·Choose to walk to the shop, surau or other places of worship, instead of driving.

·Do housework manually, such as sweeping and mopping the floor and hand washing clothes, instead of using automated machines.

·Park cars a distance away and walk to intended destination.

·Take up gardening, such as moving pots or trimming plants.

2. Accumulate at least 30 minutes of moderate intensity physical activity on at least five to six days a week, preferably daily. When fitness improves, the intensity level of physical activity and the amount of time spent on physical activity can be gradually increased.

a. Start off by doing moderate intensity physical activities, such as playing badminton, brisk walking, aerobic exercise, sepak takraw, cycling (medium-paced), swimming (medium-paced) or indoor activities in a gymnasium.

b. Remember moderate intensity activities, such as brisk walking, can be incorporated into daily life (such as walking 10 minutes on the way to work, and 10 minutes on the way home, and using stairs whenever possible instead of the lift or escalator).

c. As fitness improves, aim for 60 minutes or more of moderate intensity activities, or 30 minutes or more of vigorous physical activity that makes you “huff and puff” such as brisk walking (faster pace), jogging, playing football, squash, tennis, netball and basketball every day.

3. Participate in activities that increase flexibility, strength and endurance of the muscles, as frequently as two to three times a week.

a. For flexibility activities, all major muscle groups such as legs, hips, back, chest, abdomen, shoulders, and arms should be exercised. Flexibility exercise should be performed in at least four repetitions for each muscle group. Flexibility exercises include stretching exercises, yoga and tai chi.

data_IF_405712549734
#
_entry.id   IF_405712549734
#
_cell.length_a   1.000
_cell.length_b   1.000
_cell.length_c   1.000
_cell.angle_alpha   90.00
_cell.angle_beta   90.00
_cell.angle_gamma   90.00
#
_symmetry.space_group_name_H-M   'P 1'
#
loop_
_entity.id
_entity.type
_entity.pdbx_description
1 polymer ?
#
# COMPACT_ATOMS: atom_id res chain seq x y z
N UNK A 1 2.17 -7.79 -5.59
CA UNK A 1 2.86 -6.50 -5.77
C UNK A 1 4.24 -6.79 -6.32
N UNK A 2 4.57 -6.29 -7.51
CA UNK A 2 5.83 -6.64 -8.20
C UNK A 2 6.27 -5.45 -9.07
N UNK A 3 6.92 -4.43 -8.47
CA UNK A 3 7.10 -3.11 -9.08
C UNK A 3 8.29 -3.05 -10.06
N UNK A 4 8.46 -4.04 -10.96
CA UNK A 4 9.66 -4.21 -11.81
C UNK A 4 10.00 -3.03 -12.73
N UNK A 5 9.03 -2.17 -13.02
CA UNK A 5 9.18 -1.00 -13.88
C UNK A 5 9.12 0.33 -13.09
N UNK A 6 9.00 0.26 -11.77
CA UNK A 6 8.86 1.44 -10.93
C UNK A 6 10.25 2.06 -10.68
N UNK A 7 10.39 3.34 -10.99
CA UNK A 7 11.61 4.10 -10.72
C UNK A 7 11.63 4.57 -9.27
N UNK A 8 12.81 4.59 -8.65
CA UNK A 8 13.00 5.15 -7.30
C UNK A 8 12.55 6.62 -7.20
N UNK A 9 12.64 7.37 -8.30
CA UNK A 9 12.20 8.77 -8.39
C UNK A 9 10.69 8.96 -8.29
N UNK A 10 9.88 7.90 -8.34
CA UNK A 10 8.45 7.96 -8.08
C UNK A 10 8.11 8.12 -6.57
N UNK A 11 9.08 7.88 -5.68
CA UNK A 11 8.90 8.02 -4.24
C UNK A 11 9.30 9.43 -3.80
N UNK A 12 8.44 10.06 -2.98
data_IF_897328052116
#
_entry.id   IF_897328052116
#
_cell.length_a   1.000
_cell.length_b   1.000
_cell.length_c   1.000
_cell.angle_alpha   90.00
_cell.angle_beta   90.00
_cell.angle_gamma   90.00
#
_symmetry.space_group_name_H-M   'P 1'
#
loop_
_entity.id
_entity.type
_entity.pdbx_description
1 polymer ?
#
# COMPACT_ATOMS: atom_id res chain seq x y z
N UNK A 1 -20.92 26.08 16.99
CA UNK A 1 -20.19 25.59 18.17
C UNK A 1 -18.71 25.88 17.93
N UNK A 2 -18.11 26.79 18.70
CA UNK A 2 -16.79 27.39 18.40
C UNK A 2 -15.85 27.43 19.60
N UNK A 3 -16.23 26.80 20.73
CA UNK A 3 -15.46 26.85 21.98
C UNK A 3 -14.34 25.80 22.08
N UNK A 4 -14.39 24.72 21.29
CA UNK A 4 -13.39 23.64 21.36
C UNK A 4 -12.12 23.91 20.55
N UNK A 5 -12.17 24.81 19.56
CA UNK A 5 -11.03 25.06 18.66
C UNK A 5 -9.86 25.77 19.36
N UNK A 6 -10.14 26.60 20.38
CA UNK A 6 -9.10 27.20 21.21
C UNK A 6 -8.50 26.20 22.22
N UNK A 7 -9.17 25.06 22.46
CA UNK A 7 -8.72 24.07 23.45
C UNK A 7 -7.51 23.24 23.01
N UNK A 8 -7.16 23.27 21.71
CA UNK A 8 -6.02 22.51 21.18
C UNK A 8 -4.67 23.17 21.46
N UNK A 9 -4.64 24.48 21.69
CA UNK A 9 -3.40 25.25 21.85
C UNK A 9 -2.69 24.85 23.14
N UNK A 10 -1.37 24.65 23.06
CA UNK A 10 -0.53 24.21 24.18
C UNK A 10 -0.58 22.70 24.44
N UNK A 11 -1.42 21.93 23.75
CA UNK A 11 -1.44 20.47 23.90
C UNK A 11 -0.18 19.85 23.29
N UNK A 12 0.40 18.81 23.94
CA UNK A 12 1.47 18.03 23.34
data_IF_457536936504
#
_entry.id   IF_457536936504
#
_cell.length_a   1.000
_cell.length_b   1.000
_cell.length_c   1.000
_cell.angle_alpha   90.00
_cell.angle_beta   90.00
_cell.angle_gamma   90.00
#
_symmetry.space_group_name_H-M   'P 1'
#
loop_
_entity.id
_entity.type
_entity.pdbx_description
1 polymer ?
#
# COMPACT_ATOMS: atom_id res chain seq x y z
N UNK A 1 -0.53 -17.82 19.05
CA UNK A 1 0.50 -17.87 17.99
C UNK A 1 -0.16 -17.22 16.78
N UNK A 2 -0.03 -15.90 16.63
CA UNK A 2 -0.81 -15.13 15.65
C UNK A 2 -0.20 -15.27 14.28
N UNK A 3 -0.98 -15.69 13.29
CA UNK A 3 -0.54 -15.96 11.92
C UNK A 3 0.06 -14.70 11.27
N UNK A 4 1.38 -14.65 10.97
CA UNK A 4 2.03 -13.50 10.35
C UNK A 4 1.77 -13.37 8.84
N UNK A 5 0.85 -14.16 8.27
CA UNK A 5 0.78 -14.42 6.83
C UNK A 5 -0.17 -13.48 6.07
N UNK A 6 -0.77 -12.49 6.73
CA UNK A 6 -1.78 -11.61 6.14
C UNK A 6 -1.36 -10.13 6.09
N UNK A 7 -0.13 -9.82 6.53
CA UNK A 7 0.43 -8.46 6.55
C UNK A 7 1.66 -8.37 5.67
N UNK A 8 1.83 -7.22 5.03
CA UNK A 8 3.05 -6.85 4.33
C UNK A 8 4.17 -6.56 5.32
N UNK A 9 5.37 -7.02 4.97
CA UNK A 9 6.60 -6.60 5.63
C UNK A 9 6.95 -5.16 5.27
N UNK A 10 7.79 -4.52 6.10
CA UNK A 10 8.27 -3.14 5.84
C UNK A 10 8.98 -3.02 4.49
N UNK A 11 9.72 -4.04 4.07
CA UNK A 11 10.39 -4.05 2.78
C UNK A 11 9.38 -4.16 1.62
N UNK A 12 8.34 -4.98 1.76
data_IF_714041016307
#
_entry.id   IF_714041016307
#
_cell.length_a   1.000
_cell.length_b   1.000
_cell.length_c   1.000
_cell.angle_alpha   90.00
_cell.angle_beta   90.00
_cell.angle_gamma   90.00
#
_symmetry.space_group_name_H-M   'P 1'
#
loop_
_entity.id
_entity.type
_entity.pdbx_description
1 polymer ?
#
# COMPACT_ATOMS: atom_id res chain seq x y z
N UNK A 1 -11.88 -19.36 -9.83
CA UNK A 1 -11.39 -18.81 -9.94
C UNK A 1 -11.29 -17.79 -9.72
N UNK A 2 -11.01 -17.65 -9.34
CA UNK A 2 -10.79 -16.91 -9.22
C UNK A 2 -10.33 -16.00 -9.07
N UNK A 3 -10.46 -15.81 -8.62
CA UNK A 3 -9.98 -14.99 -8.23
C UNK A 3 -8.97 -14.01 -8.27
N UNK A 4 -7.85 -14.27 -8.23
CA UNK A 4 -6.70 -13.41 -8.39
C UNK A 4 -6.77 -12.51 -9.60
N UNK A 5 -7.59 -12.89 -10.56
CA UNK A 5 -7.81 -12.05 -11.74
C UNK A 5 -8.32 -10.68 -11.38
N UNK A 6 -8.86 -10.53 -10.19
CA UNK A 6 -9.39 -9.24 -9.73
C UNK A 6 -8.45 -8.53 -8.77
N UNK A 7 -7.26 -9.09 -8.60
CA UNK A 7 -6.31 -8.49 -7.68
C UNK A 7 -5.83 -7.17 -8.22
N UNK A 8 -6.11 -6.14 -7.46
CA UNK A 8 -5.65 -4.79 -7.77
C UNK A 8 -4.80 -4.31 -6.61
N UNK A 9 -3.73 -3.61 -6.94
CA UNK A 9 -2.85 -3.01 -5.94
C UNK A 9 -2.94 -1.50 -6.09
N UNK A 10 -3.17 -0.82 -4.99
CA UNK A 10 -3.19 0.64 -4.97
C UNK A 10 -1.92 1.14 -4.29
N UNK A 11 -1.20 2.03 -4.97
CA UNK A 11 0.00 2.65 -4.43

b. Resistance and strength training exercises should be performed in sets of eight to 12 repetitions of eight to 10 different types of exercises that condition the major muscle groups. As muscle strength improves, the number of sets performed can also be increased accordingly. Strength exercises include push-up, weight training (dumb bells) and boxing.

c. Endurance activities are characterised by high intensity and long duration. These activities should be spread out across the week in order to avoid excessive fatigue and to reduce the risk of injury. Endurance physical activities include running, marathon and distance bicycling.

4. Limit physical inactivity and sedentary habits

a. Limit sedentary activities to a maximum of two hours or less in a day. For example, watching television, playing video games, surfing the internet and sitting or lying down (except when sleeping).

b. Always attempt to perform some simple activities such as stretching or sit-ups during intervals of watching television or working at the computer.

Note for overweight or obese persons: To lose weight, a total of more than 30 minutes a day of moderate-intensity physical activity is recommended, whilst approximately 45 to 60 minutes per day of moderate intensity physical activity is required to prevent the transition from overweight to obesity.

For weight control and for preventing weight gain or regain among formerly obese individuals, a total of 60 to 90 minutes a day of moderate intensity activity or lesser amounts of vigorous activity is recommended.

Be up and about!

Do not doubt anymore. Lack of physical activity is a cause of overweight and obesity. It is a cause of ill health and many chronic diseases, including diabetes, heart disease and cancers. Regular physical activity (combined with health eating) is protective against excessive weight gain. It also protects against chronic diseases.

All family members must be physically active. Children must develop a habit of being physically active from a young age. They must reduce time spent on television watching, reading, doing computer work.

Let the MDG 2010 guide you and your family members in adopting healthy eating habits and an active lifestyle. The complete MDG is obtainable from the Ministry of Health website: www.moh.gov.my/v/diet. The Nutrition Society of Malaysia has also made available leaflets of these MDG suitable for the public (www.nutriweb.org.my).

NutriScene is a fortnightly column by Dr Tee E Siong, who pens his thoughts as a nutritionist with over 30 years of experience in the research and public health arena. For further information, e-mailstarhealth@thestar.com.my.

This article was published in www.thestar.com.my on 26 September 2010.